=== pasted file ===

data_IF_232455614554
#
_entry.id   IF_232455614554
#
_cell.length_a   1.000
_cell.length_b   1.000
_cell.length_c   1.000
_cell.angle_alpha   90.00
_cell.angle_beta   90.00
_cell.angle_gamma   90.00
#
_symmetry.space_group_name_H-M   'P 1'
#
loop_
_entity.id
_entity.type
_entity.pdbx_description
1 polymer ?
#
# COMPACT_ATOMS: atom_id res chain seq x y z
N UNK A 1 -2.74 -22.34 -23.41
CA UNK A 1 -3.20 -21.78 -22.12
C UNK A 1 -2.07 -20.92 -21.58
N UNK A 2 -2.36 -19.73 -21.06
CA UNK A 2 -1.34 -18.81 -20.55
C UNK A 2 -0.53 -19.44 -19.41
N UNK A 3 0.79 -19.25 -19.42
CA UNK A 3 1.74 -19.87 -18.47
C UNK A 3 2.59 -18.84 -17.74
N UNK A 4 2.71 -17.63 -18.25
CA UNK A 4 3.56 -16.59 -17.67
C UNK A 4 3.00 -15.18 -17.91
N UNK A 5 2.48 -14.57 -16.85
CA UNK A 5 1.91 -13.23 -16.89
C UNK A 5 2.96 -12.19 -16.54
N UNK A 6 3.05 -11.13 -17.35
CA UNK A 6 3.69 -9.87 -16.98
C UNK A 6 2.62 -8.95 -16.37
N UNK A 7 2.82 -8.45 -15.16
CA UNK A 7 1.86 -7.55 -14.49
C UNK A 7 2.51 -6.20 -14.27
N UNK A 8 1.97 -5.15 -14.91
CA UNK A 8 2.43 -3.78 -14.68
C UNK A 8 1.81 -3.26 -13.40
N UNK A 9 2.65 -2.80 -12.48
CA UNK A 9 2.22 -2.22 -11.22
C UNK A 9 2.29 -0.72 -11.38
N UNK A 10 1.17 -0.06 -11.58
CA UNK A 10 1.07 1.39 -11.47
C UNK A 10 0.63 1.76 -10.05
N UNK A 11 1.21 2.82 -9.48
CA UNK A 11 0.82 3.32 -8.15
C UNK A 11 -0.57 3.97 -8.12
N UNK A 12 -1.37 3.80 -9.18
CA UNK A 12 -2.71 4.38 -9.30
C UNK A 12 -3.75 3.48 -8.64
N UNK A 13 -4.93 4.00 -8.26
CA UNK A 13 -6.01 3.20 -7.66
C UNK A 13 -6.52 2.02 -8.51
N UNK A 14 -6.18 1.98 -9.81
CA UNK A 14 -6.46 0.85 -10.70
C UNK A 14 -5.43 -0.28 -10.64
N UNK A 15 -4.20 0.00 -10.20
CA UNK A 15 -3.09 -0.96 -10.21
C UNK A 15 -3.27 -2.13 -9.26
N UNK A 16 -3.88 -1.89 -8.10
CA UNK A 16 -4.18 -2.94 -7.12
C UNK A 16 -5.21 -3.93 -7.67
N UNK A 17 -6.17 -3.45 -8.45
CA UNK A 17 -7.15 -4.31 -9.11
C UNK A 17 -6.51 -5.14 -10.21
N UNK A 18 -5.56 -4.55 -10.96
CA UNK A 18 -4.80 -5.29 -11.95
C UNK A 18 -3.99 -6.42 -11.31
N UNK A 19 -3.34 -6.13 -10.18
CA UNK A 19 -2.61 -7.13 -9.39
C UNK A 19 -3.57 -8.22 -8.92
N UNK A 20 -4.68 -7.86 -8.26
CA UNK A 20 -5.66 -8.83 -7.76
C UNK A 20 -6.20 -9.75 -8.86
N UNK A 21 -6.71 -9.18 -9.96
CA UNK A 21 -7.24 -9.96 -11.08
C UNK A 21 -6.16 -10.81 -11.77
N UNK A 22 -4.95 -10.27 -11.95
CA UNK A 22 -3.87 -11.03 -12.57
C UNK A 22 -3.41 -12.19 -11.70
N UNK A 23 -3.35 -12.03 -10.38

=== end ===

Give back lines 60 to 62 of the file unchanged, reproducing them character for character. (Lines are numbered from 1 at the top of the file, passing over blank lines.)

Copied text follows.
N UNK A 14 -6.18 1.98 -9.81
CA UNK A 14 -6.46 0.85 -10.70
C UNK A 14 -5.43 -0.28 -10.64